Thursday, January 31, 2013

Energy Policy is a Failure at Every Level [Grahame Morris MP]

In recent weeks a dramatic drop in temperature and heavy snowfalls has triggered this year’s first Cold Weather Payment in the Easington constituency.

These payments are issued when the average temperature is zero or below for seven consecutive days, helping those most vulnerable to the cold. 

However, over the last two years, all households are feeling the pressure as fuel bills rise in a stagnating economy, and the Government withdraws support for energy efficiency programmes.

The first casualty of the Government’s policy of austerity were those in receipt of Winter Fuel Allowance, when the payment was cut from £250 to £200 for over 60’s, and from £400 to £300 for over 80’s.

This is despite the fact that, according to the Office for National Statistics, there were 24,000 excess winter deaths last year, the vast majority, 19,500 were people aged over 75. GPs report that the number of consultations for respiratory problems increases by up to 19 per cent for every degree below 5 °C the temperature drops.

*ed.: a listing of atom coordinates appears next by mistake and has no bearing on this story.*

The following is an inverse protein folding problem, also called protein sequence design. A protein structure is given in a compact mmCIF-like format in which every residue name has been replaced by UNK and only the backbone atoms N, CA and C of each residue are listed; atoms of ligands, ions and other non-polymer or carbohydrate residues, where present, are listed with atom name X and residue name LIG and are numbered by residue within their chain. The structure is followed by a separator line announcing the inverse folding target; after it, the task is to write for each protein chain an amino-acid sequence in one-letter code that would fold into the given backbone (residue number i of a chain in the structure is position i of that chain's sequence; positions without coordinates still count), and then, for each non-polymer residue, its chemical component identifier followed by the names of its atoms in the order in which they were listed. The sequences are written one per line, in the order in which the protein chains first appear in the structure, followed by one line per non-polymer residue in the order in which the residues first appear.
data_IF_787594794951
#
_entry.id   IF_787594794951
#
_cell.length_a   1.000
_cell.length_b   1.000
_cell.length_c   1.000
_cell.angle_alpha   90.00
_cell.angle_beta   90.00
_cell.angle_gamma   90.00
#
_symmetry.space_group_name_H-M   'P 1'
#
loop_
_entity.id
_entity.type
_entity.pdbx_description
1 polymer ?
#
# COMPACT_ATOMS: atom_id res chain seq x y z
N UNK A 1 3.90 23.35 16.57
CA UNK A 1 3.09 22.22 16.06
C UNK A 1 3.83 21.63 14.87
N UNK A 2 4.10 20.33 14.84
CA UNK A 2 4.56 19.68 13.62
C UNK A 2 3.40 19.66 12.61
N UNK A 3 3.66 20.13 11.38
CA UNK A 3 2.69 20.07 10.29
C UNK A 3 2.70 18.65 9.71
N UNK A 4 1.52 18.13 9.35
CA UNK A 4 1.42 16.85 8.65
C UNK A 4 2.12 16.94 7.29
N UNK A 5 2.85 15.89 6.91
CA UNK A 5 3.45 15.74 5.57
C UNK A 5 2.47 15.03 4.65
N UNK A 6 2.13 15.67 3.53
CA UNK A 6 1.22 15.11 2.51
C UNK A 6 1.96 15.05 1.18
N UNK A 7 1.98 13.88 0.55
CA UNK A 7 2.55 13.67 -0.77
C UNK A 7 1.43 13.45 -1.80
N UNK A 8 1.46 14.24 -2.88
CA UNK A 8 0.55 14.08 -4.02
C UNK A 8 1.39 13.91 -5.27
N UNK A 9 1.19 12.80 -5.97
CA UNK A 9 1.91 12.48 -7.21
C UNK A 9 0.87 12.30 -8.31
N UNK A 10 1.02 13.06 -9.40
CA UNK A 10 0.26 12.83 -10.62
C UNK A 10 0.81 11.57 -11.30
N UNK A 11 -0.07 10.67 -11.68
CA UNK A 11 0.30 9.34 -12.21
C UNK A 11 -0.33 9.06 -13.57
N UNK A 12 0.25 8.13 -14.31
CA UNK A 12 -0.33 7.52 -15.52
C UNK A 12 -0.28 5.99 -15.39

Age UK estimate that cold homes cost the NHS £1.36 billion due to illness and deaths associated with cold weather. It is illogical to cut fuel payments that stop people needing NHS treatment. It not only costs the taxpayer more in the long run but causes immense human suffering.

Energy bills continue to rise unabated, up by almost £300 since this Tory-led Government came to power. This year has been no different. The Big Six Energy Companies that dominate 99% of the market continue to operate like a cartel, increasing prices in tandem with the latest round of price hikes adding up to £122 to the average bill. While the system fails consumers, it is working for shareholders who received £7 billion in dividends this year.

During Labour’s time in office we introduced the Winter Fuel Payment, increased the Cold Weather Payment, and improved energy efficiency through the Warm Front Scheme. This took nearly 1.75 million households out of fuel poverty, including half a million vulnerable households.

However, along with cuts to the Winter Fuel Allowance, the Coalition Government have become the first administration since the 1970s not to have a Government-funded energy efficiency programme following the closure of the Warm Front Scheme earlier this month.

Warm Front helped over two million people to make their homes more energy efficient and cut their energy bill. In each year under Labour over 200,000 people benefited, however, as the Government wound up the scheme the numbers receiving support fell to 55,014 in the last two years, despite the scheme being under-spent by £50 million last year, and is on course for a similar under-spend this year.